Morning-after pills find fewer takers

Published: Nov 29, 2010, 06:25 IST | Priyanka Vora |

Demand drops by nearly 50 per cent; experts attribute it to ban on advertising, side effects

Demand drops by nearly 50 per cent; experts attribute it to ban on advertising, side effects

EMERGENCY contraceptive pills, demand for which had seen a major surge in 2007, seem to have lost their sheen for Indian consumers.

Experts attribute the staggering nearly 50-per cent drop to the ban on advertising and increased awareness of the pills' side effects.

"Sales of morning-after pills have been halved.


While the demand for emergency contraceptive pills is on the wane, demand for condoms has seen a nearly 30 per cent increase, say chemists

It must be because of the recent ban on advertisements of such products and apprehensions about the pills' side effects, which are being talked about a lot now," said Prasad Danave, general secretary, Retail and Dispensing Chemists' Association of 45,800 chemists across the state.

It isn't just the retail sales which have been affected. Out of all the temporary contraceptives offered by the BMC setup, which also include oral contraceptive pills, condoms and intra-uterine devices, emergency contraceptive pills are seeing the least demand.

The state health department had received 1lakh pills in the year 2009, but only 7,000 were used across the state.

Keeping this in mind, the Centre sent only 25,000 pills this year, which, too, are lying unused. The stock available with the state has an expiry period of three years.

Dr Asha Advani, special officer, family welfare unit, BMC, said, "We have sufficient stock available with the department but we aren't getting much demand for the pills from our centres (hospitals and health posts)."

"This may also be because people prefer to buy them directly from the chemist shops instead of coming to us."

Rise and fall

The major reason for the pills' popularity was that women didn't have to depend on their male partners and could free themselves from anxiety after unprotected sex.

However, the popularity dropped when the grave side effects of the pill became well-known.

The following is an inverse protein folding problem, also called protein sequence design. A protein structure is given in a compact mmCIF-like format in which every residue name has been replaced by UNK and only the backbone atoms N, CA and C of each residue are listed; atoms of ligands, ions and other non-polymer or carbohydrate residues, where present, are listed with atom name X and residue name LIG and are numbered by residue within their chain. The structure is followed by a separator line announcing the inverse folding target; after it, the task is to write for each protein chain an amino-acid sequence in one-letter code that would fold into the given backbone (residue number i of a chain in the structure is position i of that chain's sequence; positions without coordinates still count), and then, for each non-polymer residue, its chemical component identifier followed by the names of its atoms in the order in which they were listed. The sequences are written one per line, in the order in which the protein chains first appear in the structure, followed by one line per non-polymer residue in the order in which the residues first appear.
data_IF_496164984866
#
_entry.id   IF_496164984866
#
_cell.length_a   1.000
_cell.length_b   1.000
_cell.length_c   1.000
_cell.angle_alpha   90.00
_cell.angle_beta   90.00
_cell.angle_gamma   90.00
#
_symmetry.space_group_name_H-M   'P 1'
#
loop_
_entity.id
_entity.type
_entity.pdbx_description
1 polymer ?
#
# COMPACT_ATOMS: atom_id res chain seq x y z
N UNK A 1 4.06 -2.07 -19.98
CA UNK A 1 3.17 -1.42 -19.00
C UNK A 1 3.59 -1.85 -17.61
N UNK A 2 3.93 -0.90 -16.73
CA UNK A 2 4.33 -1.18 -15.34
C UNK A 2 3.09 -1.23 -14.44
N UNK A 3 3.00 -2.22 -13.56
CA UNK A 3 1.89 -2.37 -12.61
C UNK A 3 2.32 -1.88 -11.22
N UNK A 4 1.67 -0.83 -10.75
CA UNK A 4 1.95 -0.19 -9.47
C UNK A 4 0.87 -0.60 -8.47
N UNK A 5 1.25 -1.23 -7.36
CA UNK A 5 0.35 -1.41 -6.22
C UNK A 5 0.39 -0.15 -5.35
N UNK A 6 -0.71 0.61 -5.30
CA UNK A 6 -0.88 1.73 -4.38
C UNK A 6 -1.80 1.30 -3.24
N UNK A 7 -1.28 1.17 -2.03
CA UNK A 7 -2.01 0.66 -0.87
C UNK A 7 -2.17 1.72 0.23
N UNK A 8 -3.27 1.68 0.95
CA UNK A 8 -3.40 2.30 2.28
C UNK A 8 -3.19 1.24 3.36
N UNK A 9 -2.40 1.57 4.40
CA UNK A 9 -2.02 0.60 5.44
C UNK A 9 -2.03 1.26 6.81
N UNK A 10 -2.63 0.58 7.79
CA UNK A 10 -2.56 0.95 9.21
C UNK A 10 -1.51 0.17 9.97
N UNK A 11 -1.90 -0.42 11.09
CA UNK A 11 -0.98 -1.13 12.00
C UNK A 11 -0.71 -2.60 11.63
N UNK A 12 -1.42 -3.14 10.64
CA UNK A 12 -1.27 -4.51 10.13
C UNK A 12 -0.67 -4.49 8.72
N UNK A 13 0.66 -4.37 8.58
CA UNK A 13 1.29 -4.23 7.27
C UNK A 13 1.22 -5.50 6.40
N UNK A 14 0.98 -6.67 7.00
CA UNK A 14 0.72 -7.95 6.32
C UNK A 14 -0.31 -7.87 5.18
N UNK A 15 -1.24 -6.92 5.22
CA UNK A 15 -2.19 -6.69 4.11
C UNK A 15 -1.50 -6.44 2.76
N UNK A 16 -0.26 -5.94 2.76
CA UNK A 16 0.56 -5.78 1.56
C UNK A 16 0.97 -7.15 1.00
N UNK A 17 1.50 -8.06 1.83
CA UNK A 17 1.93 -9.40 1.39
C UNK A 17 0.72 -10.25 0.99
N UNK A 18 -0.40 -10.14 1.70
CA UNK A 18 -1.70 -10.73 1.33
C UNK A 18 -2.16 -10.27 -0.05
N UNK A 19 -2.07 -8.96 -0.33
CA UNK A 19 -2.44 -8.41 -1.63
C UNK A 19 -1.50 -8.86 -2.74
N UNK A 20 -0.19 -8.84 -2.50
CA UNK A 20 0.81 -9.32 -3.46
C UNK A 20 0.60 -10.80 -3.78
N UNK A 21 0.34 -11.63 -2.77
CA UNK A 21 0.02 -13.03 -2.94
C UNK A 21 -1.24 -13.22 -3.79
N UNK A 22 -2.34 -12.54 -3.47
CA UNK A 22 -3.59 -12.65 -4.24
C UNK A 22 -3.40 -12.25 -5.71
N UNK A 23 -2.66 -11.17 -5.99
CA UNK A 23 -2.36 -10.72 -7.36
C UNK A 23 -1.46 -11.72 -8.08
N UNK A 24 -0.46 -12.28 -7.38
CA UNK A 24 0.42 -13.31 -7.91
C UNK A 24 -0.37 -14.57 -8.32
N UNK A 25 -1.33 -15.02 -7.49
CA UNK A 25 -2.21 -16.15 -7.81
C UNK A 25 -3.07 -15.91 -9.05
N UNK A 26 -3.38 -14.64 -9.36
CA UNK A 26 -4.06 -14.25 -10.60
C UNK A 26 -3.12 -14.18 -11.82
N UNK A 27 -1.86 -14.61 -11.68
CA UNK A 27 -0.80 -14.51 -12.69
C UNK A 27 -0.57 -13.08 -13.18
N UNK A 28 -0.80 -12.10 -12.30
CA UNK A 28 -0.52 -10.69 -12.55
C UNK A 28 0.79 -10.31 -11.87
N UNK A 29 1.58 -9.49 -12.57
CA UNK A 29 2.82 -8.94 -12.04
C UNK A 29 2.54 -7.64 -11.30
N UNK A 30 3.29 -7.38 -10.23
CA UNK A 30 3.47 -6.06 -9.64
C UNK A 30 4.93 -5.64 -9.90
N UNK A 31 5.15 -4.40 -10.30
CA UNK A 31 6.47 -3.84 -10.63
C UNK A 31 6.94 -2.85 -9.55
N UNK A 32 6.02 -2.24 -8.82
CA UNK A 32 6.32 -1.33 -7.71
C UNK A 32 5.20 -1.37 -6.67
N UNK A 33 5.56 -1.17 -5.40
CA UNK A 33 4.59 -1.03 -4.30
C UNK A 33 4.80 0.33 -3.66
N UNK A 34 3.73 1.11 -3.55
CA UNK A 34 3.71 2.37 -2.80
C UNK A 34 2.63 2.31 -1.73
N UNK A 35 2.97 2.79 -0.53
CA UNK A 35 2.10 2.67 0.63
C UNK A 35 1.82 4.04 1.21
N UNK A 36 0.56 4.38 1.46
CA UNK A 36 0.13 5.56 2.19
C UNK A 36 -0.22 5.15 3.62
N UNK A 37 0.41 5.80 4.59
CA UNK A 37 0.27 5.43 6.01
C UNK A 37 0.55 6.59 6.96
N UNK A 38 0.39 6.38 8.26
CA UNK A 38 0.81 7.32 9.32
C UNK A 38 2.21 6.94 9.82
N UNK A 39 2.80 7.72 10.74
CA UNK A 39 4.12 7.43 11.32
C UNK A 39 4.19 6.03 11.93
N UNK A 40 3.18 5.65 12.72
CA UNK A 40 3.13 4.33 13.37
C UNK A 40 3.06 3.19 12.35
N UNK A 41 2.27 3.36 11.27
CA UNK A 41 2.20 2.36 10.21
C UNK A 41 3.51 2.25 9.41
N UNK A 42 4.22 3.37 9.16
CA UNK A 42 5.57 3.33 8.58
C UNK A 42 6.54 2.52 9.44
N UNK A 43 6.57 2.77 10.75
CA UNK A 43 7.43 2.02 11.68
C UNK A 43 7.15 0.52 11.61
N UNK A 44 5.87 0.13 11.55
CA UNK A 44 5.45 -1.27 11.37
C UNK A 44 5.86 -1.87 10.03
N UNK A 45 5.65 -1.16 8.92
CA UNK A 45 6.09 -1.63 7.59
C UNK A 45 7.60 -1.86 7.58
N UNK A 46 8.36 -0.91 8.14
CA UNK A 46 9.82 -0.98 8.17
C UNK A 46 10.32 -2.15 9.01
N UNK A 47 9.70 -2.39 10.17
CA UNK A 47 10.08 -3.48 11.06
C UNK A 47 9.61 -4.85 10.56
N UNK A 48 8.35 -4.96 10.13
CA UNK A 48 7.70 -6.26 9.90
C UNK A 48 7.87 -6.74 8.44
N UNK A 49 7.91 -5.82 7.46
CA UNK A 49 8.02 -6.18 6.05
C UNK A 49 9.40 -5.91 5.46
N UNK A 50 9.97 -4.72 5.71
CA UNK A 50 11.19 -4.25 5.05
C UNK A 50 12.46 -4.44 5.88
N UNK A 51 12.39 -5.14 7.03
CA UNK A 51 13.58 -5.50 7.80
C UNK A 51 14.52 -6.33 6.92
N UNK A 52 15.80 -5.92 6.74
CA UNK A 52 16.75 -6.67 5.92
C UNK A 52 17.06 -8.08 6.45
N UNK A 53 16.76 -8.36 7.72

"The number of people coming to me because of suffering side effects from popping such pills has also gone down," said Gynecologist Nandita Palshetkar

" Girls who take the pills on a regular basis suffer from side effects like nausea and irregular bleeding. They are otherwise safe for emergency use," the gynecologist futher elaborated.

Healthcare professionals, however, are not too upset at the reduced use of emergency contraceptive pills.

Happy fallouts

"We want to advocate permanent methods of contraception like no-scalpel vasectomies which are safer and whose success rates are higher than these emergency pills," said Advani.

The increase in condom sales could also be a fallout of the dip in demand for the pills.

"While the demand for pills is decreasing, there has been a nearly 30 per cent increase in demand for condoms," said Damji Palan, president, Retail & Dispensing Chemists Association, said.

"Even the BMC setup faced a condom shortage recently due to a sudden surge in demand. The civic body asked for six lakh pieces from the central government, which were subsequently distributed."

Emergency only

"Emergency contraceptive pills, as the name suggests, are to be used only in emergency and not as the primary method of contraception."

"When the pills had come into the market, we had even set up a helpline to make people aware of this.
 
For those who indulge in an unplanned, unprotected sexual encounter, these pills are better then an abortion but I have had patients come to me for abortions even after popping these pills," said Dr Rishma Pai, consultant gynecologist, Jaslok Hospital.

Did you know?
In July, the Drug Controller General of India asked all the promoters of over-the-counter oral contraceptive pills to stop advertising them on mass media, like television.

Figure Trigger

72
The number of hours from the time of unprotected sex within which these pills are supposed to be popped in order for them to be effective

Rs 170
The approximate cost of an emergency contraceptive pill

Rs 95 crore
The cost at which Piramal Healthcare bought the rights for popular brand I-pill from Cipla

250
The percentage increase in sales of emergency contraceptive pills in 2009

Side effects
Nausea
Vomiting
Headaches
Unexpected bleeding
Next period may come early or late

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